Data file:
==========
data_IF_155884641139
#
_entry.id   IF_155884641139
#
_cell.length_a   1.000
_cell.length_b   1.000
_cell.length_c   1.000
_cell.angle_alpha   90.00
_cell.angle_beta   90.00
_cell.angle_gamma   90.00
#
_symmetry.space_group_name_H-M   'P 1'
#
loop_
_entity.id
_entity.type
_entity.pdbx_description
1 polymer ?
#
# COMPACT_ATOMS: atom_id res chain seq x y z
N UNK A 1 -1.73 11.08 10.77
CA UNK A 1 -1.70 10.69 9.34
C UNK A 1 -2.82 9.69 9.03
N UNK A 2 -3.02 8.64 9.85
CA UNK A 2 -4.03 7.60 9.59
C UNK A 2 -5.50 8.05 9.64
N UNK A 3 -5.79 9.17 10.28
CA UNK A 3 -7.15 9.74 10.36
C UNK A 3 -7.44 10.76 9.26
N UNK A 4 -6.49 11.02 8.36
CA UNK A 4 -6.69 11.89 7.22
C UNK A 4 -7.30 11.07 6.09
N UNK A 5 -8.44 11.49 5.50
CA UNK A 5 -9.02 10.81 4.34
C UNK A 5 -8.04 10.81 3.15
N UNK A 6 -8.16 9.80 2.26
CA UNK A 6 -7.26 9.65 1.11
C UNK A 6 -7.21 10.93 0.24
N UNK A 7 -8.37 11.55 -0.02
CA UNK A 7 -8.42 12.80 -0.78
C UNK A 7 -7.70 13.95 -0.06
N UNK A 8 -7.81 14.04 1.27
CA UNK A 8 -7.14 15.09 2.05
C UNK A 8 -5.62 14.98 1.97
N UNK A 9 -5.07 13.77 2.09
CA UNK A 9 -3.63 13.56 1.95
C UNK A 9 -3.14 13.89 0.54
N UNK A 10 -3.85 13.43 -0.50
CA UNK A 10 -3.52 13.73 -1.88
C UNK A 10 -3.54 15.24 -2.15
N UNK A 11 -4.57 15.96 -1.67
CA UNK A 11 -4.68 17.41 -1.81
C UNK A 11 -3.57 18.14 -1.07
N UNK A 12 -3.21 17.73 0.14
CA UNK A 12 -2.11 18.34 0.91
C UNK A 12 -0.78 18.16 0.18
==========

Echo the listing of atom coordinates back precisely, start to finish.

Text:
data_IF_155884641139
#
_entry.id   IF_155884641139
#
_cell.length_a   1.000
_cell.length_b   1.000
_cell.length_c   1.000
_cell.angle_alpha   90.00
_cell.angle_beta   90.00
_cell.angle_gamma   90.00
#
_symmetry.space_group_name_H-M   'P 1'
#
loop_
_entity.id
_entity.type
_entity.pdbx_description
1 polymer ?
#
# COMPACT_ATOMS: atom_id res chain seq x y z
N UNK A 1 -1.73 11.08 10.77
CA UNK A 1 -1.70 10.69 9.34
C UNK A 1 -2.82 9.69 9.03
N UNK A 2 -3.02 8.64 9.85
CA UNK A 2 -4.03 7.60 9.59
C UNK A 2 -5.50 8.05 9.64
N UNK A 3 -5.79 9.17 10.28
CA UNK A 3 -7.15 9.74 10.36
C UNK A 3 -7.44 10.76 9.26
N UNK A 4 -6.49 11.02 8.36
CA UNK A 4 -6.69 11.89 7.22
C UNK A 4 -7.30 11.07 6.09
N UNK A 5 -8.44 11.49 5.50
CA UNK A 5 -9.02 10.81 4.34
C UNK A 5 -8.04 10.81 3.15
N UNK A 6 -8.16 9.80 2.26
CA UNK A 6 -7.26 9.65 1.11
C UNK A 6 -7.21 10.93 0.24
N UNK A 7 -8.37 11.55 -0.02
CA UNK A 7 -8.42 12.80 -0.78
C UNK A 7 -7.70 13.95 -0.06
N UNK A 8 -7.81 14.04 1.27
CA UNK A 8 -7.14 15.09 2.05
C UNK A 8 -5.62 14.98 1.97
N UNK A 9 -5.07 13.77 2.09
CA UNK A 9 -3.63 13.56 1.95
C UNK A 9 -3.14 13.89 0.54
N UNK A 10 -3.85 13.43 -0.50
CA UNK A 10 -3.52 13.73 -1.88
C UNK A 10 -3.54 15.24 -2.15
N UNK A 11 -4.57 15.96 -1.67
CA UNK A 11 -4.68 17.41 -1.81
C UNK A 11 -3.57 18.14 -1.07
N UNK A 12 -3.21 17.73 0.14
CA UNK A 12 -2.11 18.34 0.91
C UNK A 12 -0.78 18.16 0.18